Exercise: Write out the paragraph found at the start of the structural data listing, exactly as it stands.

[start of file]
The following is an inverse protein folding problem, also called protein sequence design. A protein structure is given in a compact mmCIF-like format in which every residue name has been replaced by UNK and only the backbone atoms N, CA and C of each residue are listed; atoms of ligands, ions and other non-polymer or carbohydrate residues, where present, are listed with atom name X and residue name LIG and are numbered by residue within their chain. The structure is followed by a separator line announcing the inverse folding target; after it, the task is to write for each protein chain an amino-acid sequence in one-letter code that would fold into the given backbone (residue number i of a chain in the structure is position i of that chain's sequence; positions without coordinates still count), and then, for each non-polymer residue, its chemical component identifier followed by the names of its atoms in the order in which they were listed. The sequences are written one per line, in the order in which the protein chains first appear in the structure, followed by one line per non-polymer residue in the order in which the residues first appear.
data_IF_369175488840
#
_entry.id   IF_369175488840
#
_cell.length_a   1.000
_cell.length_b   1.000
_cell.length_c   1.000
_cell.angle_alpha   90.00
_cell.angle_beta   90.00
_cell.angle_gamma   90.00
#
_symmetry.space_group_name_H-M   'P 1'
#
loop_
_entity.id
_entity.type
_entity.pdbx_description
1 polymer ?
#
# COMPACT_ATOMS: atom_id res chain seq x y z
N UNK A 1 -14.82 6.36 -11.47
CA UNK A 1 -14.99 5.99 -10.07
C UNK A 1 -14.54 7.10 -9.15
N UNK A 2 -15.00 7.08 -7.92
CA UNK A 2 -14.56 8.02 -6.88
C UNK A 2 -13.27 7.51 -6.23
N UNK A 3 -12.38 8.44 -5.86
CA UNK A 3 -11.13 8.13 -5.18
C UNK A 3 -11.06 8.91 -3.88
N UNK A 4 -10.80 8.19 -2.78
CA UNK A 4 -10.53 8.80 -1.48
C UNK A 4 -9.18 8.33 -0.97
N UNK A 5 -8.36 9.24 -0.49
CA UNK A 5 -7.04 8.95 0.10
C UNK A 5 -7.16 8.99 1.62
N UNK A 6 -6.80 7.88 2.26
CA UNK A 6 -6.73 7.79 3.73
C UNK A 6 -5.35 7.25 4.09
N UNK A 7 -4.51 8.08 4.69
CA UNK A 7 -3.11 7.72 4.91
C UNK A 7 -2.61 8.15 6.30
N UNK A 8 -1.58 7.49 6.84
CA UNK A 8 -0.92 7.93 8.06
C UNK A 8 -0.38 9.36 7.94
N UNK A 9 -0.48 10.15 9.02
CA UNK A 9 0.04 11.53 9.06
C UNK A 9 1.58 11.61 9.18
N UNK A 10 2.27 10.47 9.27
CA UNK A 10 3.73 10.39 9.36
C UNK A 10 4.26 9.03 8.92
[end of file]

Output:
The following is an inverse protein folding problem, also called protein sequence design. A protein structure is given in a compact mmCIF-like format in which every residue name has been replaced by UNK and only the backbone atoms N, CA and C of each residue are listed; atoms of ligands, ions and other non-polymer or carbohydrate residues, where present, are listed with atom name X and residue name LIG and are numbered by residue within their chain. The structure is followed by a separator line announcing the inverse folding target; after it, the task is to write for each protein chain an amino-acid sequence in one-letter code that would fold into the given backbone (residue number i of a chain in the structure is position i of that chain's sequence; positions without coordinates still count), and then, for each non-polymer residue, its chemical component identifier followed by the names of its atoms in the order in which they were listed. The sequences are written one per line, in the order in which the protein chains first appear in the structure, followed by one line per non-polymer residue in the order in which the residues first appear.